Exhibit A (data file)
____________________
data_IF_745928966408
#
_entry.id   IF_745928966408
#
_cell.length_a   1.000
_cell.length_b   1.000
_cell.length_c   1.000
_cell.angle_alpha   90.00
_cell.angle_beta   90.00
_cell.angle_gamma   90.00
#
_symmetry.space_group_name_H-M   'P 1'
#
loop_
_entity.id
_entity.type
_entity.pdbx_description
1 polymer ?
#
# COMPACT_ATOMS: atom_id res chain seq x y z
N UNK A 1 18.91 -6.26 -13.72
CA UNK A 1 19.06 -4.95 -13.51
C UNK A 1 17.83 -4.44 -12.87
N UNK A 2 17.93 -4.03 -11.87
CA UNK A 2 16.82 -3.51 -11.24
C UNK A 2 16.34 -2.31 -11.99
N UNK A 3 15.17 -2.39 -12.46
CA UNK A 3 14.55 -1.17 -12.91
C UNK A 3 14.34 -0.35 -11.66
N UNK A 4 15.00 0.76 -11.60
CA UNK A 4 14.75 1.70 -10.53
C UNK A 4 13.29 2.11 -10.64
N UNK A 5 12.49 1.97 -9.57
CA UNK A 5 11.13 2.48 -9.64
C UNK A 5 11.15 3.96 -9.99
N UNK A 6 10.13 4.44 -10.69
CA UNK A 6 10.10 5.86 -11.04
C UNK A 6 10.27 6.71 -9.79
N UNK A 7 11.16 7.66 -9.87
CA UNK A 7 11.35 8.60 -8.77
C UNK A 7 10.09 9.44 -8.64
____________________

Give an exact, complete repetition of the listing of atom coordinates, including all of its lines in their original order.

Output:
data_IF_745928966408
#
_entry.id   IF_745928966408
#
_cell.length_a   1.000
_cell.length_b   1.000
_cell.length_c   1.000
_cell.angle_alpha   90.00
_cell.angle_beta   90.00
_cell.angle_gamma   90.00
#
_symmetry.space_group_name_H-M   'P 1'
#
loop_
_entity.id
_entity.type
_entity.pdbx_description
1 polymer ?
#
# COMPACT_ATOMS: atom_id res chain seq x y z
N UNK A 1 18.91 -6.26 -13.72
CA UNK A 1 19.06 -4.95 -13.51
C UNK A 1 17.83 -4.44 -12.87
N UNK A 2 17.93 -4.03 -11.87
CA UNK A 2 16.82 -3.51 -11.24
C UNK A 2 16.34 -2.31 -11.99
N UNK A 3 15.17 -2.39 -12.46
CA UNK A 3 14.55 -1.17 -12.91
C UNK A 3 14.34 -0.35 -11.66
N UNK A 4 15.00 0.76 -11.60
CA UNK A 4 14.75 1.70 -10.53
C UNK A 4 13.29 2.11 -10.64
N UNK A 5 12.49 1.97 -9.57
CA UNK A 5 11.13 2.48 -9.64
C UNK A 5 11.15 3.96 -9.99
N UNK A 6 10.13 4.44 -10.69
CA UNK A 6 10.10 5.86 -11.04
C UNK A 6 10.27 6.71 -9.79
N UNK A 7 11.16 7.66 -9.87
CA UNK A 7 11.35 8.60 -8.77
C UNK A 7 10.09 9.44 -8.64